Gene responsible for making sex deadly

An interesting study published in Nature talks about a deadly gene that makes sex deadly. Ever felt unlucky in love? You’re surely better off than the nematode worm Caenorhabditis elegans. When the Hawaiian and Bristol strains of this worm breed with one another, their grandchildren pay the price: a genetic incompatibility kills a quarter of the embryos. Yet the genes responsible for this brutal outcome seem to be conserved by natural selection. Researchers have found that embryos of C. elegans unlucky enough to be missing one particular gene, called zeel-1, die early in development if their male parent delivered a metaphorical bomb into their embryotic life in the form of a compound produced from an incompatible version of another gene, peel-1, in his sperm. Hannah Seidel and her colleagues at Princeton University in New Jersey, discovered this quirk of nature by accident, when they crossed worms for a different experiment. Discovering that one in four embryos were dying, they suspected genetics might be to blame — patterns of gene inheritance mean that some conditions can affect exactly 25% of offspring. The researchers set to work matching up different worms with each other to see what had happened to the offspring.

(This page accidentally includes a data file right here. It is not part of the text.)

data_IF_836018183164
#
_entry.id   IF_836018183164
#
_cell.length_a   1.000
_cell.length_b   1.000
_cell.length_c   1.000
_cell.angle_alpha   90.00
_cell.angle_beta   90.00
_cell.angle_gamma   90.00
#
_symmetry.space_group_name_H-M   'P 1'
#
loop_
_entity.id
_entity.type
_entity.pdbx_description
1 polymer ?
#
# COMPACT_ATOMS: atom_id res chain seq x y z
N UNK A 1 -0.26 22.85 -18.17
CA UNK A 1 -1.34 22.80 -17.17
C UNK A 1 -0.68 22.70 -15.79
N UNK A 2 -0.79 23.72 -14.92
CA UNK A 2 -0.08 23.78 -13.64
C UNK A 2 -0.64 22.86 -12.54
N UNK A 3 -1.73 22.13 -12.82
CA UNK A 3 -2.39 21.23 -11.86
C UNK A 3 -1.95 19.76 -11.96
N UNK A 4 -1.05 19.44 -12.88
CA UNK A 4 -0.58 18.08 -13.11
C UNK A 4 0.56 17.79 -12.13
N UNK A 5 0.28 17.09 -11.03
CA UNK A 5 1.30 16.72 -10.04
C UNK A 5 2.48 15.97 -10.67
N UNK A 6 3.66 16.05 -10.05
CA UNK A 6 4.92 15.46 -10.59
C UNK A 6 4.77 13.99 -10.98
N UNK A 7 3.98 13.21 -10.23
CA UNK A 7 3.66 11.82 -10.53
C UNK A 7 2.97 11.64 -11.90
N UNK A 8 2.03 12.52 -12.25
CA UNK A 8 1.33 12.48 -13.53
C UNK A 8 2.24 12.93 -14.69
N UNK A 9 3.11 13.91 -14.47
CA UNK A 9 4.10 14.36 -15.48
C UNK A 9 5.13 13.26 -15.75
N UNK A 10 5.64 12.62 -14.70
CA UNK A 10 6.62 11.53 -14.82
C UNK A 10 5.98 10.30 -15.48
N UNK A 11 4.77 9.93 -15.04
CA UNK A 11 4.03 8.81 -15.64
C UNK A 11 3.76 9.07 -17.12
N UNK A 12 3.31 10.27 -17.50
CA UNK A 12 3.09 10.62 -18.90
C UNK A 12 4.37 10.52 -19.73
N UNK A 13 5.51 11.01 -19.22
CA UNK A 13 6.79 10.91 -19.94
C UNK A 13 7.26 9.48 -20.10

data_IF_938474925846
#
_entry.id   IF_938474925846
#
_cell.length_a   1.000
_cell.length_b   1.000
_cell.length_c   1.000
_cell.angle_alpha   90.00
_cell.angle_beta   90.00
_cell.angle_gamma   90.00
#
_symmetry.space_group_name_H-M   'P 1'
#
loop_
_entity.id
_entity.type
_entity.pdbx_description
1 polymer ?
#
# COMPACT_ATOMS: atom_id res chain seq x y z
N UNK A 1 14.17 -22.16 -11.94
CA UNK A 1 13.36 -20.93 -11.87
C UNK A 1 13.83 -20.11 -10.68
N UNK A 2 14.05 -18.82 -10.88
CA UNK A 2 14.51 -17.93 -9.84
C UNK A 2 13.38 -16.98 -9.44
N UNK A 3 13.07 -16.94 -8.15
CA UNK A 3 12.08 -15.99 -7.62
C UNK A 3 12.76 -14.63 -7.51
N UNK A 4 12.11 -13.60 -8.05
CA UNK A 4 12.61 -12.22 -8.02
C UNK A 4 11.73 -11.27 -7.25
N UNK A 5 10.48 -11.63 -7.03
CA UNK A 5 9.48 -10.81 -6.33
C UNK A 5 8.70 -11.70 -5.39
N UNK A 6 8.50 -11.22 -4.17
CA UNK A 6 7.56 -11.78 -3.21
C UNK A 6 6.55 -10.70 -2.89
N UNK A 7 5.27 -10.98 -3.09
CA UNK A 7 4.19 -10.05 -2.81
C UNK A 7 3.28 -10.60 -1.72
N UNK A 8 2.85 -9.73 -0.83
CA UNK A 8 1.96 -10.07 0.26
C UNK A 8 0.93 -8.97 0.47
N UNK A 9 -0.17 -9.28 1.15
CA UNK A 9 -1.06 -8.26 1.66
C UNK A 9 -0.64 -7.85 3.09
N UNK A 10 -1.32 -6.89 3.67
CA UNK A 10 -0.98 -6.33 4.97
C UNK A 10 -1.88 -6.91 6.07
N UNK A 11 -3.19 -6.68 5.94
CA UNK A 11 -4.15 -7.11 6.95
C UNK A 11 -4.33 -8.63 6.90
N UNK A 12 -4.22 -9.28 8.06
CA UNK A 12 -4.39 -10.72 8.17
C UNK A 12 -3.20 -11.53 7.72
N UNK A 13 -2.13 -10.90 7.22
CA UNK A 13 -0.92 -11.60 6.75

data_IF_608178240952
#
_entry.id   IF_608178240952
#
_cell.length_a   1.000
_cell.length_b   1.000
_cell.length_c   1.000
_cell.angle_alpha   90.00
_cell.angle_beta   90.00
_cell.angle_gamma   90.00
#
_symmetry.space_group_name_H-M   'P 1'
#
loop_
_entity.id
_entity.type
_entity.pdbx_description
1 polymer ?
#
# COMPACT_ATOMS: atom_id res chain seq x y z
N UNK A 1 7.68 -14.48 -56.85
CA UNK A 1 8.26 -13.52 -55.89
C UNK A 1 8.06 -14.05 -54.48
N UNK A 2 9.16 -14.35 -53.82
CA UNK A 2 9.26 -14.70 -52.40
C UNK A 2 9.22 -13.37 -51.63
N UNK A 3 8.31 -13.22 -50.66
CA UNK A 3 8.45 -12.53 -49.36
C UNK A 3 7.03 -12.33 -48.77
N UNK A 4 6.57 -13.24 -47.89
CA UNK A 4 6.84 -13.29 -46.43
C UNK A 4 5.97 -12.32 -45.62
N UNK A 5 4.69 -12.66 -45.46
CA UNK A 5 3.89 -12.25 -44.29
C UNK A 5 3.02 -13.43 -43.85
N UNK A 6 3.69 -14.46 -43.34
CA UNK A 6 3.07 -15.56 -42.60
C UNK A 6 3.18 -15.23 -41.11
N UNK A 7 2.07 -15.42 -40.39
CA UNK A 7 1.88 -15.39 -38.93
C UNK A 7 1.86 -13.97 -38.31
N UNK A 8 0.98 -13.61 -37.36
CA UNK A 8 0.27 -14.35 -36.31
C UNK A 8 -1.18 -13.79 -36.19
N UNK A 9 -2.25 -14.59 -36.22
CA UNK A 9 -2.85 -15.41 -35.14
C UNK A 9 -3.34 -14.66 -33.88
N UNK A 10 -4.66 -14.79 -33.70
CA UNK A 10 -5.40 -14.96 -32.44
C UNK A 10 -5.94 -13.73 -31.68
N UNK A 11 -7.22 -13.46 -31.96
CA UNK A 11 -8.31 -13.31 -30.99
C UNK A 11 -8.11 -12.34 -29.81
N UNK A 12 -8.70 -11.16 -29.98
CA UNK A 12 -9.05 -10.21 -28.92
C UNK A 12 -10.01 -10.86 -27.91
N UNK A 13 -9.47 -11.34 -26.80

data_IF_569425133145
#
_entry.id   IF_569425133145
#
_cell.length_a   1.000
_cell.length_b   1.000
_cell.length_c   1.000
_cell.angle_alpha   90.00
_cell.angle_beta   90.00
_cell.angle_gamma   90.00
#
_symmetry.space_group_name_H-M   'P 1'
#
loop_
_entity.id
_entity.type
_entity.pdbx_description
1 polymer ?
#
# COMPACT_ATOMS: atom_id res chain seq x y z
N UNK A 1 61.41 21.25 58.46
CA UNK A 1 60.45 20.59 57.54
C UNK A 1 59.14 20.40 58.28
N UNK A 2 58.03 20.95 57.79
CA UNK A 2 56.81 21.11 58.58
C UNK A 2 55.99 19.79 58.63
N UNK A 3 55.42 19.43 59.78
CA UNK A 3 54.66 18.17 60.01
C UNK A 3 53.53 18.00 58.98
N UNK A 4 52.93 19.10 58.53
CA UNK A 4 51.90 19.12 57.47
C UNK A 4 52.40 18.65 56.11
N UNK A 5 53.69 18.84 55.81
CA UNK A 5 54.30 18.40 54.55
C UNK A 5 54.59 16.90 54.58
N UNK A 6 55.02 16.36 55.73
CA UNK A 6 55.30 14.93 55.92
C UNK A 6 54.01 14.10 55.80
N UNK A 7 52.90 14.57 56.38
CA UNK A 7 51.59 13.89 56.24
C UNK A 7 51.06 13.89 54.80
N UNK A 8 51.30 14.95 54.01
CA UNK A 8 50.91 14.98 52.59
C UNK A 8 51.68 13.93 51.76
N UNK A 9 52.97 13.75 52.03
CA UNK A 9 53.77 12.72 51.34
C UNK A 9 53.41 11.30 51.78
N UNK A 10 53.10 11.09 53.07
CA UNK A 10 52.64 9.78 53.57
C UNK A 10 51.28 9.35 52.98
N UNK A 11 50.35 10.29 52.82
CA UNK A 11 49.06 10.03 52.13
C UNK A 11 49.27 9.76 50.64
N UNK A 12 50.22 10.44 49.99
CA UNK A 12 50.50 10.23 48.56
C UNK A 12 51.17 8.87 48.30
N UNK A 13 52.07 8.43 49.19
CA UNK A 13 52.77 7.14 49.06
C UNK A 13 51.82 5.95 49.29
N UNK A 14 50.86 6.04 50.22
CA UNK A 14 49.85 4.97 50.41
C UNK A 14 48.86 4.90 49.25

C. elegans is almost always hermaphroditic, and almost always reproduces on its lonesome. But occasionally, one of these worms will produce a true male offspring (never a female). This male can then go forth to have sex with another worm. This happens as infrequently as one in a 1,000 generations. The missing zeel-1 , which leaves embryos sensitive to an unknown molecule that stops development, comes from the Hawaiian strain. Meanwhile, the gene for the killer sperm comes from the Bristol strain. So when Bristol males get it together with Hawaiian hermaphrodites, the result can be fatal. Both types of worm are found together all over the world. It is the rarity of sex that probably allows the lethal gene to perpetuate, rather than fading away, says Leonid Kruglyak, who led the study.

The authors suggest that some unknown benefit to the genes involved may counteract the reproductive costs involved in carrying the gene. What that is, though, remains unknown. "It would have to be a big advantage because of the lethality,” says Patrick Phillips, of the University of Oregon in Eugene, who also studies C. elegans evolution.

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